For some imaging applications, the extent to which a camera can communicate with its environment can be an important aspect in the camera decision process. The table below provides an overview of the connectivity of the Canon EOS Rebel T1i and Nikon D750 and, in particular, the interfaces the cameras (and selected comparators) provide for accessory control and data transfer.
| WiFi |
| NFC |
It is notable that the D750 offers wifi support, which can be a very convenient means to transfer image data to an off-camera location. In contrast, the T1i does not provide wifi capability.
Studio photographers will appreciate that the Nikon D750 (unlike the T1i) features a PC Sync socket, so that professional strobe lights can be controlled by the camera.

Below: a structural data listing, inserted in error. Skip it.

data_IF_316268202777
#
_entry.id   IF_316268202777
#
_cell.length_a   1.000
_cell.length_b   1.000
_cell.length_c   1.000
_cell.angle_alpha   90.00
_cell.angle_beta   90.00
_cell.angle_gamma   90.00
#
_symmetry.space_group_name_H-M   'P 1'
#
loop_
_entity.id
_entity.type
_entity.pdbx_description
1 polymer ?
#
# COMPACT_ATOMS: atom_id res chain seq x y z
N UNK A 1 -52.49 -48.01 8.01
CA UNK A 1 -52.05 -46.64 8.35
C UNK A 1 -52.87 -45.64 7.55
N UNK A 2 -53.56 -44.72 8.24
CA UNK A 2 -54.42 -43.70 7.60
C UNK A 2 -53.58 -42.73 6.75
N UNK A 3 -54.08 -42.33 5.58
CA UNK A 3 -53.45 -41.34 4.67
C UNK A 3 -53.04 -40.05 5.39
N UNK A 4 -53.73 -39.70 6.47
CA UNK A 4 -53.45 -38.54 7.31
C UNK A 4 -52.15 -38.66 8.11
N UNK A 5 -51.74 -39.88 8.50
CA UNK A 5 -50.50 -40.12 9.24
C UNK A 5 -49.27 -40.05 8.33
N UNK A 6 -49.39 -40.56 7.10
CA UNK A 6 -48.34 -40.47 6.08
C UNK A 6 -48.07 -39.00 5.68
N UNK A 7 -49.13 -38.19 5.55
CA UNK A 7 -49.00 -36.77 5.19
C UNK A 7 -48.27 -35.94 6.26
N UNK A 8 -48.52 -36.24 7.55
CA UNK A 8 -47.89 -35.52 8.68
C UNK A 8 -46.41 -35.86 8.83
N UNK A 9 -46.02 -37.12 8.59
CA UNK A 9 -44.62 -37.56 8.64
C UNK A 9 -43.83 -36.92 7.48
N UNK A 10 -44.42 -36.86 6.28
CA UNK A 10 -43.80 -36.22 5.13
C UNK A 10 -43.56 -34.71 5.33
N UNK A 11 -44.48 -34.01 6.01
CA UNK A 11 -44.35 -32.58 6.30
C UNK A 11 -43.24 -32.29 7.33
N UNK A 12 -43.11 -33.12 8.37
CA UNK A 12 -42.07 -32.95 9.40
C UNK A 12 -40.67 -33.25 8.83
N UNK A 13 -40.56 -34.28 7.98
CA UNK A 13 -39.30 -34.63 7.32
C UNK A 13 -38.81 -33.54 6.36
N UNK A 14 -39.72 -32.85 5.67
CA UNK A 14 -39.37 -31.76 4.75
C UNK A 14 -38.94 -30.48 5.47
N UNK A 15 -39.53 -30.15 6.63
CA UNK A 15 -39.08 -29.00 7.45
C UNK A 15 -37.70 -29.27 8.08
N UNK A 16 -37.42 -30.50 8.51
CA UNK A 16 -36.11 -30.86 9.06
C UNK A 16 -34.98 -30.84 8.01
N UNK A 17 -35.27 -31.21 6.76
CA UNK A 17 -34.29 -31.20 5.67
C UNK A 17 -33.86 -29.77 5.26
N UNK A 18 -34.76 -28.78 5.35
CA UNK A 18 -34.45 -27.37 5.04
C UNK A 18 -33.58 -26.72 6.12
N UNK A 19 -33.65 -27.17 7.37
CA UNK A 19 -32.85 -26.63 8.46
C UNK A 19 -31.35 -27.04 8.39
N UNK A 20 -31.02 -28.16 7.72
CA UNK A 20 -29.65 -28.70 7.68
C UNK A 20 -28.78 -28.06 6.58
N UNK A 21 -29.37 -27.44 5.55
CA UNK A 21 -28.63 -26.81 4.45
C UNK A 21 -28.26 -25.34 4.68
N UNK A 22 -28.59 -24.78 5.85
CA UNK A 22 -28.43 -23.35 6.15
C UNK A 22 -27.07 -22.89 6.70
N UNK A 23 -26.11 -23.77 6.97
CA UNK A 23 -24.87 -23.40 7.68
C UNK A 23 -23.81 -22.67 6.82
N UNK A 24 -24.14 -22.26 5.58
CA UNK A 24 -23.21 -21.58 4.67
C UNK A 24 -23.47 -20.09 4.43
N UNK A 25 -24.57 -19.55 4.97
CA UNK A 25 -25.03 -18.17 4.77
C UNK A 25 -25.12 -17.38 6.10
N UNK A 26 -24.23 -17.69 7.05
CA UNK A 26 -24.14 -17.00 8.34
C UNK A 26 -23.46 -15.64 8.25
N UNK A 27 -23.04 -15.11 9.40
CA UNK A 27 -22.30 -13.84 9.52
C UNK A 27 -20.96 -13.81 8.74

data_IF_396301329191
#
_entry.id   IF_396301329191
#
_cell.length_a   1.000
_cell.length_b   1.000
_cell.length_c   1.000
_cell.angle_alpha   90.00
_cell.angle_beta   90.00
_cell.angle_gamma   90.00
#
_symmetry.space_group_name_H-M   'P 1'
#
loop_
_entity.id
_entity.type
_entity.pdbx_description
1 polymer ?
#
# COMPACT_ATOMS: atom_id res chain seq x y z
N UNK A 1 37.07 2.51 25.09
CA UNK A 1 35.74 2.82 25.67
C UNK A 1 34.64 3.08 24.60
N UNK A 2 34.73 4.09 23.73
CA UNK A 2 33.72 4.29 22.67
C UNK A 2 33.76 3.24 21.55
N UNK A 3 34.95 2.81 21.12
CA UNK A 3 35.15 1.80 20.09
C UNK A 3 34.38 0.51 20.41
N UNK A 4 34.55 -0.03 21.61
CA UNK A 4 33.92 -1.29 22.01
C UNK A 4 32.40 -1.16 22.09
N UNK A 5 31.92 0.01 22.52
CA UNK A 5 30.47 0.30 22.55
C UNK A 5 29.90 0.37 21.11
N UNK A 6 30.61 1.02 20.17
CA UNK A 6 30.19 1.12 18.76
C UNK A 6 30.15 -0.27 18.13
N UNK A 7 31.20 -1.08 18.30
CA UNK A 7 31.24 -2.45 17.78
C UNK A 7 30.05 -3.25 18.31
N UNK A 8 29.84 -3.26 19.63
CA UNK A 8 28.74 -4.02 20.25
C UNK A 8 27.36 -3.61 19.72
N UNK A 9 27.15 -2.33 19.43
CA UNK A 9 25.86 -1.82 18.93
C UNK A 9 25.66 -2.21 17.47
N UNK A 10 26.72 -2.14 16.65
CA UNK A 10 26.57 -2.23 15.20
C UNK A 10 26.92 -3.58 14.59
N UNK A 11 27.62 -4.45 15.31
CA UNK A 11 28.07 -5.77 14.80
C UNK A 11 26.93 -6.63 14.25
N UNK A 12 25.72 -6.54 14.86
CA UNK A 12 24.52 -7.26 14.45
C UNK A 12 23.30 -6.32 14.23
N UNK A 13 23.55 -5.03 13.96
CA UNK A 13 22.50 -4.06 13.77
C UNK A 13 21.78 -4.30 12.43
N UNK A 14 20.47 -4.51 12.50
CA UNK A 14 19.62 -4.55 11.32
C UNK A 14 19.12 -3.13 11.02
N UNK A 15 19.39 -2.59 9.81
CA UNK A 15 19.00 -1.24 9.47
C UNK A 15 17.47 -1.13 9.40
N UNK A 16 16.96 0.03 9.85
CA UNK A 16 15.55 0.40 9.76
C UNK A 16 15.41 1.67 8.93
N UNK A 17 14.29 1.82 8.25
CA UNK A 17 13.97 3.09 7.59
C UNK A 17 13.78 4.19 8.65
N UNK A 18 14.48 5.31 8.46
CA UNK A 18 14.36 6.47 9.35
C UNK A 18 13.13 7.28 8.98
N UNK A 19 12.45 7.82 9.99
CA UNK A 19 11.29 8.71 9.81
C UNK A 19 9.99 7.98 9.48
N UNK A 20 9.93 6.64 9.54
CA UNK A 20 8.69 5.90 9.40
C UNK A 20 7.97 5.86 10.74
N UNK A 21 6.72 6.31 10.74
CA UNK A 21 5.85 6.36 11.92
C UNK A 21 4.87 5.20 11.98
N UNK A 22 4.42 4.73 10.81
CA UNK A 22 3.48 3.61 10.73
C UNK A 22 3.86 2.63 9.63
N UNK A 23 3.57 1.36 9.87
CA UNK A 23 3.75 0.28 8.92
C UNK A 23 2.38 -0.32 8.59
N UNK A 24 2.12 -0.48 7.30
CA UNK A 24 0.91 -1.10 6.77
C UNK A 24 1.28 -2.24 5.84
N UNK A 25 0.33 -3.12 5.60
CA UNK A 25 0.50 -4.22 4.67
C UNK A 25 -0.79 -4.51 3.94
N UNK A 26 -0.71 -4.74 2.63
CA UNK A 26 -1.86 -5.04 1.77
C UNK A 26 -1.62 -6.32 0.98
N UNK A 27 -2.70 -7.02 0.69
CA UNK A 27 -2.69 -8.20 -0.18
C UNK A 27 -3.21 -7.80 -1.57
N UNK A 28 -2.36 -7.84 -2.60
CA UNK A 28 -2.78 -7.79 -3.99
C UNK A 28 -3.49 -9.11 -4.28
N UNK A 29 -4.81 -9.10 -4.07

Both the T1i and the D750 have been discontinued, but can regularly be found used on eBay. The T1i was replaced by the Canon T2i, while the D750 was followed by the Nikon D780. Further information on the two cameras (e.g. user guides, manuals), as well as related accessories, can be found on the official Canon and Nikon websites.
So what is the bottom line? Which of the two cameras – the Canon T1i or the Nikon D750 – has the upper hand? Is one clearly better than the other? Below is a summary of the relative strengths of each of the two contestants.
Arguments in favor of the Canon EOS Rebel T1i:
- More compact: Is smaller (129x98mm vs 141x113mm) and thus needs less room in the bag.
- Less heavy: Is lighter (by 230g or 31 percent) and hence easier to carry around.
- More affordable: Was introduced into a lower priced category (65 percent cheaper at launch).